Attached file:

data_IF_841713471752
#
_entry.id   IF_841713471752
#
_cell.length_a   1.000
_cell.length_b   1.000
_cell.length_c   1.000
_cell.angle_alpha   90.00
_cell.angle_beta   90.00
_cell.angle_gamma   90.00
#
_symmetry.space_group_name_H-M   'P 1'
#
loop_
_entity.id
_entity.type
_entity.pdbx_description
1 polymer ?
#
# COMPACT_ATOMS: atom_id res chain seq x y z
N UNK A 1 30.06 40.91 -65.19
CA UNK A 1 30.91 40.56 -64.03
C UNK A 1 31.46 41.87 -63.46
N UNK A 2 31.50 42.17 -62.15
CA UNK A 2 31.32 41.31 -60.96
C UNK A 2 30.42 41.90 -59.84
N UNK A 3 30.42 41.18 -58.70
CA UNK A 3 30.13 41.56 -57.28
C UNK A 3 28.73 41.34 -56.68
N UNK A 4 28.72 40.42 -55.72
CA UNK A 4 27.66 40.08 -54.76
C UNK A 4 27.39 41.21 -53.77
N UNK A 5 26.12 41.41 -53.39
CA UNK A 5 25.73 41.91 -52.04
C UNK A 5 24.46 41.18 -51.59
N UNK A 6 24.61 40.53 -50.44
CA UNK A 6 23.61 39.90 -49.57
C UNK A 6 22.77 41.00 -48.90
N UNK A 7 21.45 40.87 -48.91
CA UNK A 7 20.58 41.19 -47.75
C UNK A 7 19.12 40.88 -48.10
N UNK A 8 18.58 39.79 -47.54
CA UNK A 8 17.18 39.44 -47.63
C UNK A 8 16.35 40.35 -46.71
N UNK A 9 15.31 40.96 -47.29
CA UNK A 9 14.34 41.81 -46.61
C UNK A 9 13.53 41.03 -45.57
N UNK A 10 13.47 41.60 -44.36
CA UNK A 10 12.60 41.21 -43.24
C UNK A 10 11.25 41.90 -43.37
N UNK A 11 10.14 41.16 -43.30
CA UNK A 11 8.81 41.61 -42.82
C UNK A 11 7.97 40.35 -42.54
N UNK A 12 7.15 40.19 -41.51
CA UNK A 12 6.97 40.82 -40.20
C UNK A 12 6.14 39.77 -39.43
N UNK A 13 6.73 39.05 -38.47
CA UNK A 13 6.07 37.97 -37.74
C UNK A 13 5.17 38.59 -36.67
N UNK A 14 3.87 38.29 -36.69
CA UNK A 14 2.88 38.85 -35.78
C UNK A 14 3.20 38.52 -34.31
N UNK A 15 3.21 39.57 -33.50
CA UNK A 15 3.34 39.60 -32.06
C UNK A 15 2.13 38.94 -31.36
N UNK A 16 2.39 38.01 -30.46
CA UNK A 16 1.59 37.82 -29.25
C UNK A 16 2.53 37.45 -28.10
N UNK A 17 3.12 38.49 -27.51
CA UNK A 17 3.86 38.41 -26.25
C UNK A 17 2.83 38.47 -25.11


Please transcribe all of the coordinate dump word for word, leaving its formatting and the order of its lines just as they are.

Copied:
data_IF_841713471752
#
_entry.id   IF_841713471752
#
_cell.length_a   1.000
_cell.length_b   1.000
_cell.length_c   1.000
_cell.angle_alpha   90.00
_cell.angle_beta   90.00
_cell.angle_gamma   90.00
#
_symmetry.space_group_name_H-M   'P 1'
#
loop_
_entity.id
_entity.type
_entity.pdbx_description
1 polymer ?
#
# COMPACT_ATOMS: atom_id res chain seq x y z
N UNK A 1 30.06 40.91 -65.19
CA UNK A 1 30.91 40.56 -64.03
C UNK A 1 31.46 41.87 -63.46
N UNK A 2 31.50 42.17 -62.15
CA UNK A 2 31.32 41.31 -60.96
C UNK A 2 30.42 41.90 -59.84
N UNK A 3 30.42 41.18 -58.70
CA UNK A 3 30.13 41.56 -57.28
C UNK A 3 28.73 41.34 -56.68
N UNK A 4 28.72 40.42 -55.72
CA UNK A 4 27.66 40.08 -54.76
C UNK A 4 27.39 41.21 -53.77
N UNK A 5 26.12 41.41 -53.39
CA UNK A 5 25.73 41.91 -52.04
C UNK A 5 24.46 41.18 -51.59
N UNK A 6 24.61 40.53 -50.44
CA UNK A 6 23.61 39.90 -49.57
C UNK A 6 22.77 41.00 -48.90
N UNK A 7 21.45 40.87 -48.91
CA UNK A 7 20.58 41.19 -47.75
C UNK A 7 19.12 40.88 -48.10
N UNK A 8 18.58 39.79 -47.54
CA UNK A 8 17.18 39.44 -47.63
C UNK A 8 16.35 40.35 -46.71
N UNK A 9 15.31 40.96 -47.29
CA UNK A 9 14.34 41.81 -46.61
C UNK A 9 13.53 41.03 -45.57
N UNK A 10 13.47 41.60 -44.36
CA UNK A 10 12.60 41.21 -43.24
C UNK A 10 11.25 41.90 -43.37
N UNK A 11 10.14 41.16 -43.30
CA UNK A 11 8.81 41.61 -42.82
C UNK A 11 7.97 40.35 -42.54
N UNK A 12 7.15 40.19 -41.51
CA UNK A 12 6.97 40.82 -40.20
C UNK A 12 6.14 39.77 -39.43
N UNK A 13 6.73 39.05 -38.47
CA UNK A 13 6.07 37.97 -37.74
C UNK A 13 5.17 38.59 -36.67
N UNK A 14 3.87 38.29 -36.69
CA UNK A 14 2.88 38.85 -35.78
C UNK A 14 3.20 38.52 -34.31
N UNK A 15 3.21 39.57 -33.50
CA UNK A 15 3.34 39.60 -32.06
C UNK A 15 2.13 38.94 -31.36
N UNK A 16 2.39 38.01 -30.46
CA UNK A 16 1.59 37.82 -29.25
C UNK A 16 2.53 37.45 -28.10
N UNK A 17 3.12 38.49 -27.51
CA UNK A 17 3.86 38.41 -26.25
C UNK A 17 2.83 38.47 -25.11